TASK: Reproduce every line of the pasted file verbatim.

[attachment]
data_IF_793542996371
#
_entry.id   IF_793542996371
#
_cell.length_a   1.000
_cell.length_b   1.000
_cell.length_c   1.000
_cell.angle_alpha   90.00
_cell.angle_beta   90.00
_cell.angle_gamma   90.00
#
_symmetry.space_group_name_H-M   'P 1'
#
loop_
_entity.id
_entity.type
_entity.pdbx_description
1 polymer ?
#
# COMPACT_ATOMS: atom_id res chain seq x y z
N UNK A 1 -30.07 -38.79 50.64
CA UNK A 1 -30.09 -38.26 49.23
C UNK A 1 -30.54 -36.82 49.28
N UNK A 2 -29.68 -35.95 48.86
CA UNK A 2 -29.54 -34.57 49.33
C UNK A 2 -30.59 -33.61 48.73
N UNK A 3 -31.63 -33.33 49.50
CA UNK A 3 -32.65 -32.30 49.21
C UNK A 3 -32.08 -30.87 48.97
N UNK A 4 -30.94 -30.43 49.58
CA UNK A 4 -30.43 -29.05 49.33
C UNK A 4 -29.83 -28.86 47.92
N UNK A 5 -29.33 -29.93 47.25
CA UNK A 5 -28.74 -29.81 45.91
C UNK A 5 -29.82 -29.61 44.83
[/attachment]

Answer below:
data_IF_793542996371
#
_entry.id   IF_793542996371
#
_cell.length_a   1.000
_cell.length_b   1.000
_cell.length_c   1.000
_cell.angle_alpha   90.00
_cell.angle_beta   90.00
_cell.angle_gamma   90.00
#
_symmetry.space_group_name_H-M   'P 1'
#
loop_
_entity.id
_entity.type
_entity.pdbx_description
1 polymer ?
#
# COMPACT_ATOMS: atom_id res chain seq x y z
N UNK A 1 -30.07 -38.79 50.64
CA UNK A 1 -30.09 -38.26 49.23
C UNK A 1 -30.54 -36.82 49.28
N UNK A 2 -29.68 -35.95 48.86
CA UNK A 2 -29.54 -34.57 49.33
C UNK A 2 -30.59 -33.61 48.73
N UNK A 3 -31.63 -33.33 49.50
CA UNK A 3 -32.65 -32.30 49.21
C UNK A 3 -32.08 -30.87 48.97
N UNK A 4 -30.94 -30.43 49.58
CA UNK A 4 -30.43 -29.05 49.33
C UNK A 4 -29.83 -28.86 47.92
N UNK A 5 -29.33 -29.93 47.25
CA UNK A 5 -28.74 -29.81 45.91
C UNK A 5 -29.82 -29.61 44.83